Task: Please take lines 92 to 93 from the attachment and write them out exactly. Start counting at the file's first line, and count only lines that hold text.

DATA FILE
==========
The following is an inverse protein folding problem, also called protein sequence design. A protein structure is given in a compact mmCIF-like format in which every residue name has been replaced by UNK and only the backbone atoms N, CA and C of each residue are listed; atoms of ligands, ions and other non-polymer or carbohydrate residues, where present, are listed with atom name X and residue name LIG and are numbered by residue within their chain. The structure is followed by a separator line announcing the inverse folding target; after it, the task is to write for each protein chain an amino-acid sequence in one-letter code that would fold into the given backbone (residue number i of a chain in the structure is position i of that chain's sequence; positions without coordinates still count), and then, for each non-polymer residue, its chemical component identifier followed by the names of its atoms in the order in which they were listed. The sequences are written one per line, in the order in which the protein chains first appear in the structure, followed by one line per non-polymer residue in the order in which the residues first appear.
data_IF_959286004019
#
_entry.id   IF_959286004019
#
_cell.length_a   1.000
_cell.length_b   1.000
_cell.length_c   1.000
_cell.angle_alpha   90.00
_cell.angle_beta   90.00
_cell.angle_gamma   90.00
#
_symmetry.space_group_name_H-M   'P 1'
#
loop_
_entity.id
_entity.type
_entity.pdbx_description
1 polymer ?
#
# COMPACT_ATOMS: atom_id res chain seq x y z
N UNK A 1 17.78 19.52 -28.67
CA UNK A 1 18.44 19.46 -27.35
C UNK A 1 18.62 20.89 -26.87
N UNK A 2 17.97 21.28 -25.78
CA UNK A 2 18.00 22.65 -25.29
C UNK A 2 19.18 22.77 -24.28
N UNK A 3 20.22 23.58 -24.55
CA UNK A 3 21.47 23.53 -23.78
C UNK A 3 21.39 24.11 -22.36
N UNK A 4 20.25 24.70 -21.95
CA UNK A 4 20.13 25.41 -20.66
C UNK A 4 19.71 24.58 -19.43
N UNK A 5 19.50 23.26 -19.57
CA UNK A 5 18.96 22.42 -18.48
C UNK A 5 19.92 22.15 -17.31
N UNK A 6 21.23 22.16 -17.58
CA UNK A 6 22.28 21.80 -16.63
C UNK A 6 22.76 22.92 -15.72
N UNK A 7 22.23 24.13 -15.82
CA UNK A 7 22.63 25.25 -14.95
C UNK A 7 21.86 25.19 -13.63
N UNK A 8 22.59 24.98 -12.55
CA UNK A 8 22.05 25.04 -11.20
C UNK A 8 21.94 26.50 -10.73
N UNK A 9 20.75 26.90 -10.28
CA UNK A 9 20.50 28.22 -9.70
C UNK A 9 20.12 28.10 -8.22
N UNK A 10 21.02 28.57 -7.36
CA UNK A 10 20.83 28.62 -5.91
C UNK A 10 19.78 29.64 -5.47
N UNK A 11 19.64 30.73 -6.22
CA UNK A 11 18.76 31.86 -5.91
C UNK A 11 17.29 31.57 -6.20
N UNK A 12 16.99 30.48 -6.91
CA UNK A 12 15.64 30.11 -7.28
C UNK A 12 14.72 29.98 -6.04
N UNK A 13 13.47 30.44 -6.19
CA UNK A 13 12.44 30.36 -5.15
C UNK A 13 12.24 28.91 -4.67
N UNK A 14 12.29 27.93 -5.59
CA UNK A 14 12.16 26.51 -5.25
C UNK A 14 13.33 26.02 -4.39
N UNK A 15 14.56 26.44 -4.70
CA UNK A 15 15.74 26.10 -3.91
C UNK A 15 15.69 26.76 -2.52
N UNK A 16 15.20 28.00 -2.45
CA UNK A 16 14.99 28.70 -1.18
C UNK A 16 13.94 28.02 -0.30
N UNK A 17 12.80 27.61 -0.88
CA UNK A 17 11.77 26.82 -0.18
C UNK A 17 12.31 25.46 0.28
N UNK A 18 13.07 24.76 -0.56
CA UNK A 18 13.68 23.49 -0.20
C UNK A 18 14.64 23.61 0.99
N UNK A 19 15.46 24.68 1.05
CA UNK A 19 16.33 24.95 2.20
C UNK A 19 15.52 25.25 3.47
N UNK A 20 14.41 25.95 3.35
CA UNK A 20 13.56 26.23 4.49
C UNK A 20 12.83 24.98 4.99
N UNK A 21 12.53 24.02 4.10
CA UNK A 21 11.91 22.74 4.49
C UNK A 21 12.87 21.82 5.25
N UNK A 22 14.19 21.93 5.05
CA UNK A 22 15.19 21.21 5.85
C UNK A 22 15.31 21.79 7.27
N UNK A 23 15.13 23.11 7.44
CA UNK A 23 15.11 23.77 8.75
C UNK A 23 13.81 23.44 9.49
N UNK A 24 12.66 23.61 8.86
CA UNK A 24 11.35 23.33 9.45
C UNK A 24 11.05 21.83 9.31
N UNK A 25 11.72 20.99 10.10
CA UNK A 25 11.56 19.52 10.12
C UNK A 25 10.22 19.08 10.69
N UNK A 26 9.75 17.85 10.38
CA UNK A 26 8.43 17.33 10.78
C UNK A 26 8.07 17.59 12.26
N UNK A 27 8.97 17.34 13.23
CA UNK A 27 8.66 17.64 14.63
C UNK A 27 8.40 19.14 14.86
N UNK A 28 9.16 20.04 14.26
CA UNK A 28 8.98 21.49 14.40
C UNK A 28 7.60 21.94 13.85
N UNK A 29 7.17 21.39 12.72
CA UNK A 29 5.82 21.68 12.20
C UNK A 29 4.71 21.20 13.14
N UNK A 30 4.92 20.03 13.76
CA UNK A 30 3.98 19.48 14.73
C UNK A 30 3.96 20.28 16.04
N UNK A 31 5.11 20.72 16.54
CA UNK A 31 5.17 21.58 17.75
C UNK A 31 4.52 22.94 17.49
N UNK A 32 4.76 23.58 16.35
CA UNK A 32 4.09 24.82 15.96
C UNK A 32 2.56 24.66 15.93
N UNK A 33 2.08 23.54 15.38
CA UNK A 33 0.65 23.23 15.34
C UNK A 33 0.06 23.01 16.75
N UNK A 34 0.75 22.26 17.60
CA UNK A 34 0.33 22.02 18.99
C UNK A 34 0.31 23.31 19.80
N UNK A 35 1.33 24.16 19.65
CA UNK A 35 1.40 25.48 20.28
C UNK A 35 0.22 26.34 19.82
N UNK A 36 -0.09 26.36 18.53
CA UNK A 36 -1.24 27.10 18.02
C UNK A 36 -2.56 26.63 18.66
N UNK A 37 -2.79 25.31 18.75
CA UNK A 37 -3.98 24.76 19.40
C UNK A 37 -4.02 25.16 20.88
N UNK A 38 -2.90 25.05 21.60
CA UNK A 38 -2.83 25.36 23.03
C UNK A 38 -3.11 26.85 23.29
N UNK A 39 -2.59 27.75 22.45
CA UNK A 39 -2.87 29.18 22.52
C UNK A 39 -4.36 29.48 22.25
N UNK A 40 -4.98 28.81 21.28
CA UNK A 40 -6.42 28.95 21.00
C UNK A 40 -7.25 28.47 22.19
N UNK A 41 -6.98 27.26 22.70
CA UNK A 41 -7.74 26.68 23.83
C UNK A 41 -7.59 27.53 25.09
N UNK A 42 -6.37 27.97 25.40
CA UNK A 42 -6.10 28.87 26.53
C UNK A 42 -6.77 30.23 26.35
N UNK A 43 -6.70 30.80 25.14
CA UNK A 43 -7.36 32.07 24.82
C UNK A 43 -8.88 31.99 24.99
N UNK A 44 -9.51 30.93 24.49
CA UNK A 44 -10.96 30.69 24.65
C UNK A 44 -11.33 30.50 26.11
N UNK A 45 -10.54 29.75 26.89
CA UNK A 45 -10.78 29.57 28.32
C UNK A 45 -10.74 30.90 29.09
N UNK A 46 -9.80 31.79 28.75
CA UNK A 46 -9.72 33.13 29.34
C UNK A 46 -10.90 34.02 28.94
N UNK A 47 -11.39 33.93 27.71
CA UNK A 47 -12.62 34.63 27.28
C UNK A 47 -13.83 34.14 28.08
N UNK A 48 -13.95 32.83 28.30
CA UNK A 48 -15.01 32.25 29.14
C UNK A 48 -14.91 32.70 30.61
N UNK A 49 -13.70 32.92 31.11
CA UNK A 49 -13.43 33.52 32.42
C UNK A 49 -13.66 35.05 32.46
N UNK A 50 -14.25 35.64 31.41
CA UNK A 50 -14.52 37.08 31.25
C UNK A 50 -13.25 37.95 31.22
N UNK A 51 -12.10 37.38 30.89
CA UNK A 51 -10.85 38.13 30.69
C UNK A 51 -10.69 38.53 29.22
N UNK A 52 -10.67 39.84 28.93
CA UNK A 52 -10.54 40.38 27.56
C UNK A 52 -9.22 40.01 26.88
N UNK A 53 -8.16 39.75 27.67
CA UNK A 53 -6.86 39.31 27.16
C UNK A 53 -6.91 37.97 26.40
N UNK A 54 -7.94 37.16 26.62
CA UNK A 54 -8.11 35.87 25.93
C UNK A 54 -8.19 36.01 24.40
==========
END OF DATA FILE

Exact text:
CA UNK A 24 11.35 23.33 9.45
C UNK A 24 11.05 21.83 9.31